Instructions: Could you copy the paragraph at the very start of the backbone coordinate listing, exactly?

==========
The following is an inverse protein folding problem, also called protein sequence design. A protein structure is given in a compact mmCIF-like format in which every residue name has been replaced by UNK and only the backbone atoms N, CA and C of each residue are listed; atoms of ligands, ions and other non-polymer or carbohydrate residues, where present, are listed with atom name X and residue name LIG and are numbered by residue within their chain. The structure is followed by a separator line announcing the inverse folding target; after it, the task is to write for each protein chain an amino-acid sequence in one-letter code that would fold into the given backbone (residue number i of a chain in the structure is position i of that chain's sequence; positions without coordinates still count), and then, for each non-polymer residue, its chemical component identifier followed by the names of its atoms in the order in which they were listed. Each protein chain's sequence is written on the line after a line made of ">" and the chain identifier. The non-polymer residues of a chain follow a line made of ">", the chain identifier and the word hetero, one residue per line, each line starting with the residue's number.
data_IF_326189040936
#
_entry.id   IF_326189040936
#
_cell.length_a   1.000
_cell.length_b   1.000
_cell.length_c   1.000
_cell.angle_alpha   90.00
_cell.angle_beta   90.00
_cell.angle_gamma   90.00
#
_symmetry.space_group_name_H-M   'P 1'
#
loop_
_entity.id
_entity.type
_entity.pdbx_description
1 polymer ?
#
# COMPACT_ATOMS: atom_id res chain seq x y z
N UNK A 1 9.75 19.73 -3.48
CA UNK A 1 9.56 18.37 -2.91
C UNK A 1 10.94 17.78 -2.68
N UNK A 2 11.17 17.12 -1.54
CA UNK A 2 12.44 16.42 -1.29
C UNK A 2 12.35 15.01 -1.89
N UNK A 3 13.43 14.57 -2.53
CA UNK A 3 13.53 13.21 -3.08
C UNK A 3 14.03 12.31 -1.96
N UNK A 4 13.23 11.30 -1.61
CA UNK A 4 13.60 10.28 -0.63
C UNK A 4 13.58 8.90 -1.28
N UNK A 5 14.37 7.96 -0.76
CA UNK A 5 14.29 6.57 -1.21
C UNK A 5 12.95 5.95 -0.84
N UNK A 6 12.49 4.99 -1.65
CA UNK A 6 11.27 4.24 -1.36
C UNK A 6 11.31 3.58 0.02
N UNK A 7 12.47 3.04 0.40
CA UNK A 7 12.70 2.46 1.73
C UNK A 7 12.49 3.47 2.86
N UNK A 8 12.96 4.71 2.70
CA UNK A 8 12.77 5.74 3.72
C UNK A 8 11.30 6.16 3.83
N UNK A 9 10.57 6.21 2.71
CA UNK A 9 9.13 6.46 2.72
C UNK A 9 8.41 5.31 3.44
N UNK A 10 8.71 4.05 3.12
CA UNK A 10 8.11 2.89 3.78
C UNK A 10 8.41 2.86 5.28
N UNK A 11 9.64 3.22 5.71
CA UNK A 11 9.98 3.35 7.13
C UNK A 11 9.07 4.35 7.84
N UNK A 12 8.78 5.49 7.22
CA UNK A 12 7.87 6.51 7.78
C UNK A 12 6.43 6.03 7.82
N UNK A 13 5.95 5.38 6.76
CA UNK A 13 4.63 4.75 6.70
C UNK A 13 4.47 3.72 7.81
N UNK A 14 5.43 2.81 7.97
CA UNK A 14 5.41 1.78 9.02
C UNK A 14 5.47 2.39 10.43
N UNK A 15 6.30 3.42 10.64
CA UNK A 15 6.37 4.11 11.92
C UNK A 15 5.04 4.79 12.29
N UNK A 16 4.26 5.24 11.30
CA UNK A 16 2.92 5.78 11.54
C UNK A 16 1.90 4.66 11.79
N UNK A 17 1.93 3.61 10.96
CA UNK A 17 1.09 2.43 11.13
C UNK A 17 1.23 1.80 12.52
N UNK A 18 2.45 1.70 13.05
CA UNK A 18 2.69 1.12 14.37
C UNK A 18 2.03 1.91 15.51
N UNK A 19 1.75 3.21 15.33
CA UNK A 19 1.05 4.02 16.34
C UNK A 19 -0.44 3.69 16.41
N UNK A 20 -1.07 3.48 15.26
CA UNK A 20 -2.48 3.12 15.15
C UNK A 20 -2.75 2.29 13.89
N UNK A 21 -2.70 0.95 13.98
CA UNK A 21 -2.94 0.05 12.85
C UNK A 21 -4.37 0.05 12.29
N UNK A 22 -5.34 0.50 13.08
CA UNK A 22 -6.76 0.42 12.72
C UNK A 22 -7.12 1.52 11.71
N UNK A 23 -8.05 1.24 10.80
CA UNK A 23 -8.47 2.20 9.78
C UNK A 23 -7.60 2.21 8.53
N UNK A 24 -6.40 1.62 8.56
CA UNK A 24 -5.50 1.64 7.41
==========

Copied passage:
The following is an inverse protein folding problem, also called protein sequence design. A protein structure is given in a compact mmCIF-like format in which every residue name has been replaced by UNK and only the backbone atoms N, CA and C of each residue are listed; atoms of ligands, ions and other non-polymer or carbohydrate residues, where present, are listed with atom name X and residue name LIG and are numbered by residue within their chain. The structure is followed by a separator line announcing the inverse folding target; after it, the task is to write for each protein chain an amino-acid sequence in one-letter code that would fold into the given backbone (residue number i of a chain in the structure is position i of that chain's sequence; positions without coordinates still count), and then, for each non-polymer residue, its chemical component identifier followed by the names of its atoms in the order in which they were listed. Each protein chain's sequence is written on the line after a line made of ">" and the chain identifier. The non-polymer residues of a chain follow a line made of ">", the chain identifier and the word hetero, one residue per line, each line starting with the residue's number.